The U.S. Supreme Court on Monday ruled that warrantless seizures of firearms from Americans’ homes is unconstitutional and violated the Fourth Amendment.
The nation’s highest court found in favor of Edward Caniglia from Cranston, Rhode Island on May 17.
Caniglia’s guns were taken by police after his wife said she was worried he would hurt himself, according to the ABA Journal.
The seizure occurred after he had a fight with his wife and took out an unloaded handgun and put it on the table and told her to shoot him and put him out of his misery.
Caniglia stormed out of the house, so his wife hid his gun and then went to spend the night elsewhere, NPR reported.
When she couldn’t reach him the next morning, she called the Cranston police to do a welfare check and escort her to their home.
Caniglia was on his front porch when they arrived and officers worked to convince him to go to the hospital for a psychiatric evaluation even though they wrote in their police report that he “seemed normal” and “was calm for the most part,” according to the Foundation for Economic Education (FEE).
He agreed to go, but only after police allegedly promised not to confiscate his firearms, the ABA Journal reported.
But after Caniglia was gone, officers told his wife that he had agreed to have his weapons confiscated, FEE reported.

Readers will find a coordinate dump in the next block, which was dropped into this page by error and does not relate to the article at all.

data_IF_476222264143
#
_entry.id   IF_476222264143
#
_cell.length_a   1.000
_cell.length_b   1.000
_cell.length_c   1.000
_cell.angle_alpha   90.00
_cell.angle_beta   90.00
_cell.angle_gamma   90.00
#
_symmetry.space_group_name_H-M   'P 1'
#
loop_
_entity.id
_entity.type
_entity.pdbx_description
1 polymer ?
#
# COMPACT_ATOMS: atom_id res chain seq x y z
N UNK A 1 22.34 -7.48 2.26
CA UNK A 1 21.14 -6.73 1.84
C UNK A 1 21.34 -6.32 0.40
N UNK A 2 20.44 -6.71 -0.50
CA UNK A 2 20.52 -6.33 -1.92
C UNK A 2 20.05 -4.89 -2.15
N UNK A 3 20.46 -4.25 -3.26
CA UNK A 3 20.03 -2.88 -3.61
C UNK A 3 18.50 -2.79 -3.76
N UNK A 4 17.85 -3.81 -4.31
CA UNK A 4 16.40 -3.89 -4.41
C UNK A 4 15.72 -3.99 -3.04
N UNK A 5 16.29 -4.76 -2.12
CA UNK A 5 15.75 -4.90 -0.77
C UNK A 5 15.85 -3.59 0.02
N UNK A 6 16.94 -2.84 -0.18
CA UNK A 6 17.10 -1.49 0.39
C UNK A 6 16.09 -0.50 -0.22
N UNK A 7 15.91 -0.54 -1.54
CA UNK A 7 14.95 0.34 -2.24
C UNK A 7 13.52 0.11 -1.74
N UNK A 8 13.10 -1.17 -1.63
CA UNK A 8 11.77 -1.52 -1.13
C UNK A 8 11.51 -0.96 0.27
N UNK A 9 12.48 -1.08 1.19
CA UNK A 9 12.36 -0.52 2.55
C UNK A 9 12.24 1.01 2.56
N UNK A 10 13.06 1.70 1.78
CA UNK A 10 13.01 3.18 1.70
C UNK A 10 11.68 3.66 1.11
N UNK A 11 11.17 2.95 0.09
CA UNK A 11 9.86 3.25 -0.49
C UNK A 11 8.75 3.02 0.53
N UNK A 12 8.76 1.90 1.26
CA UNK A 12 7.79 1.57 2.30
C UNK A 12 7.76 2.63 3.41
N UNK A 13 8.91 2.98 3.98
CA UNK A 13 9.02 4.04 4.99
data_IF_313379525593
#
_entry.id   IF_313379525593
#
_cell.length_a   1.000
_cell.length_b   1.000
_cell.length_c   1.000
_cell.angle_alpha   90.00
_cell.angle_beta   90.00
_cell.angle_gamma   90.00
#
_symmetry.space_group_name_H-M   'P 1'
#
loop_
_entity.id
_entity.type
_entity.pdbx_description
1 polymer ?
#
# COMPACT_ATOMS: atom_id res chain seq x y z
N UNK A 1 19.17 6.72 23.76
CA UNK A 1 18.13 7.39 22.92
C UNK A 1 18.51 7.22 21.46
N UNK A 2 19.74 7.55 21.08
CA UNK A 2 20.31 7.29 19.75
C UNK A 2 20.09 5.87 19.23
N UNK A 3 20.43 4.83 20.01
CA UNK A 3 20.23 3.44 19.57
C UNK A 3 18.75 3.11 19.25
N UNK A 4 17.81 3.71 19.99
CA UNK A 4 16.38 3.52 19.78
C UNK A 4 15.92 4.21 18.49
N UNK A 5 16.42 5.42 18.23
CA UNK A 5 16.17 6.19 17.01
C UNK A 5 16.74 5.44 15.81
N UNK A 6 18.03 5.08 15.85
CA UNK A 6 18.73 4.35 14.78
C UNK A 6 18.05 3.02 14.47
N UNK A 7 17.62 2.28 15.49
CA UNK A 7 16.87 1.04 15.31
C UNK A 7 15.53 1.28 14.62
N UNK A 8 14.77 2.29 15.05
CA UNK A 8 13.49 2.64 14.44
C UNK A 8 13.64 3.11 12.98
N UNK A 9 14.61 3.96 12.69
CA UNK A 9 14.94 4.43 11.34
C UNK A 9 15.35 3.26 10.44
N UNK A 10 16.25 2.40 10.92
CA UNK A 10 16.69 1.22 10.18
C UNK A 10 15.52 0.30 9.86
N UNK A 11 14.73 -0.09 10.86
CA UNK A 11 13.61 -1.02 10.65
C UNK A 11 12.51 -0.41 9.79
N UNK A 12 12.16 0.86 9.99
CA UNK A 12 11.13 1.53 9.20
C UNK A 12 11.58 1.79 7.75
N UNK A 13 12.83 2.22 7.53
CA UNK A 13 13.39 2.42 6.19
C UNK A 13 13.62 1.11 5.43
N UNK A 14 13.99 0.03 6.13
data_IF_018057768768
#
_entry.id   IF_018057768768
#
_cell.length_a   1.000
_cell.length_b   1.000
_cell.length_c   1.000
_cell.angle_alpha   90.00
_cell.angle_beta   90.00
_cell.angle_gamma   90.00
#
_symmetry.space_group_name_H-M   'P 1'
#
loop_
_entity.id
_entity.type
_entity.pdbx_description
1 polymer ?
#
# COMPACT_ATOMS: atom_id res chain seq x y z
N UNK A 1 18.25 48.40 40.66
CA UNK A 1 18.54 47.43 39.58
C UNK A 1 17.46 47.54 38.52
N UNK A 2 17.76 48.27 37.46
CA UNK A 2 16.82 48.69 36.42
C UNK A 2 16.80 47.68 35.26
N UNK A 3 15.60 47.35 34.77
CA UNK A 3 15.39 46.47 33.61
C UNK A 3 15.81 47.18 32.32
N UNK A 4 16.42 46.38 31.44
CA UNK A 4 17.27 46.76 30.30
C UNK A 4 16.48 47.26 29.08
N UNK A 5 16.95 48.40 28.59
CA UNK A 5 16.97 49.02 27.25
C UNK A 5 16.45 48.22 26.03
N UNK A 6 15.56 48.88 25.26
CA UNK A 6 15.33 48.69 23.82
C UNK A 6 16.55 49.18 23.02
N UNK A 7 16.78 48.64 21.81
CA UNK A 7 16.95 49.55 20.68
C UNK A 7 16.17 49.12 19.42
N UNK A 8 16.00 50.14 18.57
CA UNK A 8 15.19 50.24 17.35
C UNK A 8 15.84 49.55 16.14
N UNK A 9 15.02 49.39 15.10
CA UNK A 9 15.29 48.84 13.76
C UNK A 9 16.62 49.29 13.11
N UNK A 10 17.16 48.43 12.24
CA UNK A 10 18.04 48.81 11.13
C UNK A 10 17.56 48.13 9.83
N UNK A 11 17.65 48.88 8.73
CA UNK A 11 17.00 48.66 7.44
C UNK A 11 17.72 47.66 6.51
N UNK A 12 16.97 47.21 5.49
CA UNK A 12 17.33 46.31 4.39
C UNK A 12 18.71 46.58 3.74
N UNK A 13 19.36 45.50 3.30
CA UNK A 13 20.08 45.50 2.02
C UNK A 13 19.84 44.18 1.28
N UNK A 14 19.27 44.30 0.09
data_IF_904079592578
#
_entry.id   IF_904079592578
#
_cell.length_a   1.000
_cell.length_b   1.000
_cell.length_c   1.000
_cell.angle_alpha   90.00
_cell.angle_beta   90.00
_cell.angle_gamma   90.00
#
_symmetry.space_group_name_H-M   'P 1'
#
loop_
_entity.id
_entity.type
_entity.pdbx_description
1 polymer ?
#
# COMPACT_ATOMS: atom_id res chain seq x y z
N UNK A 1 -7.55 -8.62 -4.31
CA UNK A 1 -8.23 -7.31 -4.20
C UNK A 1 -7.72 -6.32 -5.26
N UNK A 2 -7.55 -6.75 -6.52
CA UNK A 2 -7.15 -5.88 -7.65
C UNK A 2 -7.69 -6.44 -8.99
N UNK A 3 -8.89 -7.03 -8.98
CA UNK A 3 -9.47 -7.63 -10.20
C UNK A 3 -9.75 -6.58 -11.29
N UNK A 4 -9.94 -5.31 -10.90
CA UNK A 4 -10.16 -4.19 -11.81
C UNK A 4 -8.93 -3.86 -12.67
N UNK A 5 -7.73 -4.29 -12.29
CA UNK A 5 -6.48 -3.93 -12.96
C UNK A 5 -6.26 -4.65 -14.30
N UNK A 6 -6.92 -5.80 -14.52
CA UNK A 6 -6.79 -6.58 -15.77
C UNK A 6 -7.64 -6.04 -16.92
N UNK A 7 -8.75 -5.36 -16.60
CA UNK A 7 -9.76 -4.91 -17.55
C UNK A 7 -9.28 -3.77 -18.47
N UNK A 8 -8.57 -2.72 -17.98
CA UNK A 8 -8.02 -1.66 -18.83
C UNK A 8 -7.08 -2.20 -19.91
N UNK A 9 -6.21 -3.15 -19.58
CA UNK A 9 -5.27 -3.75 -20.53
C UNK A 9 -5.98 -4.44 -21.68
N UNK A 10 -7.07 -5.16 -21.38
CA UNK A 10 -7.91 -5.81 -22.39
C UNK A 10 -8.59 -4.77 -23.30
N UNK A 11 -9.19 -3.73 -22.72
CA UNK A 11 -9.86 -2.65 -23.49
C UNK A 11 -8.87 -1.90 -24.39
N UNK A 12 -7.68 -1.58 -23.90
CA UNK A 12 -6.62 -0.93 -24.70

Then they entered the home and seized two guns, the ABA Journal reported.
Caniglia was evaluated and released from the hospital the same day, but police refused to return his legally-owned weapons that had been removed without a warrant,
So he filed a lawsuit that alleged police had illegally searched his home and seized his guns.
The lower courts ruled that police could enter Caniglia’s home and take his weapons under the “community caretaking” exception to the Fourth Amendment’s warrant requirement that applied to homes and cars, the ABA Journal reported.
The exception is a 50-year-old Supreme Court doctrine created to give law enforcement a legal way to remove cars from the side of the interstate and clear car crashes.
The First Circuit called the exception “ill-defined” but allowed that the rule extended to private homes.
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